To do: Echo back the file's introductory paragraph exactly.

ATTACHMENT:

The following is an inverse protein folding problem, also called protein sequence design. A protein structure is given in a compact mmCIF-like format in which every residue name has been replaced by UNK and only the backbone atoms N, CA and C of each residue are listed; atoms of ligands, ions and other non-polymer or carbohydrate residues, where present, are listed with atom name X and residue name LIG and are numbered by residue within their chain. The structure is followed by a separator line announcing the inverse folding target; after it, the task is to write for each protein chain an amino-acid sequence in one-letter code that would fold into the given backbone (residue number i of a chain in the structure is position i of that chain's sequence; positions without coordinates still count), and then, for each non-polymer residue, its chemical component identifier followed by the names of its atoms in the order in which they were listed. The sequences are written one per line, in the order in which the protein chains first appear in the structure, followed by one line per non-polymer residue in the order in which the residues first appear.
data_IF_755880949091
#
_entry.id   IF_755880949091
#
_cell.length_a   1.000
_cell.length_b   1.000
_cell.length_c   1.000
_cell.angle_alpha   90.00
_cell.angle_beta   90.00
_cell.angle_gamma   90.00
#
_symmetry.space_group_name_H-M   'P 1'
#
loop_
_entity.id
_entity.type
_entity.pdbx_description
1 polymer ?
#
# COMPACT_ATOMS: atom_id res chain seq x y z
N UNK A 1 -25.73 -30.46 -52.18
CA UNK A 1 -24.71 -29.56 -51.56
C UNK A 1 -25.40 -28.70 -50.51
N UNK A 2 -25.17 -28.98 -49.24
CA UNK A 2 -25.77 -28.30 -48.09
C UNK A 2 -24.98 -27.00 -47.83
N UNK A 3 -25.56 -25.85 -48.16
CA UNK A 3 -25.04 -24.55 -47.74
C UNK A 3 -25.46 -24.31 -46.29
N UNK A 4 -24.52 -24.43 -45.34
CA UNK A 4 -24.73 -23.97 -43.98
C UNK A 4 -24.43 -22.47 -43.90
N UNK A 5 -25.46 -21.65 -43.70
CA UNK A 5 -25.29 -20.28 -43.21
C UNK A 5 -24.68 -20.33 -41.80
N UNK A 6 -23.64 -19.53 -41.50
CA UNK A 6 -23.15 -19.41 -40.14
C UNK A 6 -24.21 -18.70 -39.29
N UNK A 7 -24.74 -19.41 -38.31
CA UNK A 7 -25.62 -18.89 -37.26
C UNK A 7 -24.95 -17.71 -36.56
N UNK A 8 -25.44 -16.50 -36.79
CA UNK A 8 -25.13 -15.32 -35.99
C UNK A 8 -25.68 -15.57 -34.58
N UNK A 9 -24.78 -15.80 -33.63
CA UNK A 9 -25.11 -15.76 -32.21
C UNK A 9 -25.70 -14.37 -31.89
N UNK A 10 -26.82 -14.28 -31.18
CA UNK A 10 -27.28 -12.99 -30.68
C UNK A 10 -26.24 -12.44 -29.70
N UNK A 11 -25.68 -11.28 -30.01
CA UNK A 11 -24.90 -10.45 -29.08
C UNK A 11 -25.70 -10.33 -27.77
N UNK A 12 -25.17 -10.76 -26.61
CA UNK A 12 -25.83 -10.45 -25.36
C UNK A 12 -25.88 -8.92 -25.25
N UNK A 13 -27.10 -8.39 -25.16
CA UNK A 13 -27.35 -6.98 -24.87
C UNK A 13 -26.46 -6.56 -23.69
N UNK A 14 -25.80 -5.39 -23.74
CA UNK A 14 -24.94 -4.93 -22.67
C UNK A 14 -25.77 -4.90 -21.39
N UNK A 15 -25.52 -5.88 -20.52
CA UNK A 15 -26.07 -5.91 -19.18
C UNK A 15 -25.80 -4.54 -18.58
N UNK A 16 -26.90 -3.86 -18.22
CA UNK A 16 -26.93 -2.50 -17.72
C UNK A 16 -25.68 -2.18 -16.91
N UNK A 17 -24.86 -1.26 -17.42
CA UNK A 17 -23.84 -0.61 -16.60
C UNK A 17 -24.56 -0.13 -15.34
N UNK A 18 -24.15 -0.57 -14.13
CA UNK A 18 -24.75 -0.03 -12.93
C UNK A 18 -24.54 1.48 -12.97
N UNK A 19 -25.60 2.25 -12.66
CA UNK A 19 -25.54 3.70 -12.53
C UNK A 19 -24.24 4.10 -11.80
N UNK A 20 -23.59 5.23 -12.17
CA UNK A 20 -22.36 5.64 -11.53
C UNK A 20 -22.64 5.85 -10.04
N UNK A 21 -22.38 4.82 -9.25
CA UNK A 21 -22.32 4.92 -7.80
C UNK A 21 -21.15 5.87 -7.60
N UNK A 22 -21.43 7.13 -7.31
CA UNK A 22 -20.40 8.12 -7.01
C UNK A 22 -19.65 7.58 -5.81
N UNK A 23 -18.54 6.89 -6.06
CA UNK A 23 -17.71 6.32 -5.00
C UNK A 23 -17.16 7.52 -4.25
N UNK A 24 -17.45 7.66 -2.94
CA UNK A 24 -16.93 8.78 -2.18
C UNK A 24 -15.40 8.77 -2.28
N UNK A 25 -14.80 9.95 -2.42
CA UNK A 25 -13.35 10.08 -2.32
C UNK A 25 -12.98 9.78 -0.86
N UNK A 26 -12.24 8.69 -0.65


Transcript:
The following is an inverse protein folding problem, also called protein sequence design. A protein structure is given in a compact mmCIF-like format in which every residue name has been replaced by UNK and only the backbone atoms N, CA and C of each residue are listed; atoms of ligands, ions and other non-polymer or carbohydrate residues, where present, are listed with atom name X and residue name LIG and are numbered by residue within their chain. The structure is followed by a separator line announcing the inverse folding target; after it, the task is to write for each protein chain an amino-acid sequence in one-letter code that would fold into the given backbone (residue number i of a chain in the structure is position i of that chain's sequence; positions without coordinates still count), and then, for each non-polymer residue, its chemical component identifier followed by the names of its atoms in the order in which they were listed. The sequences are written one per line, in the order in which the protein chains first appear in the structure, followed by one line per non-polymer residue in the order in which the residues first appear.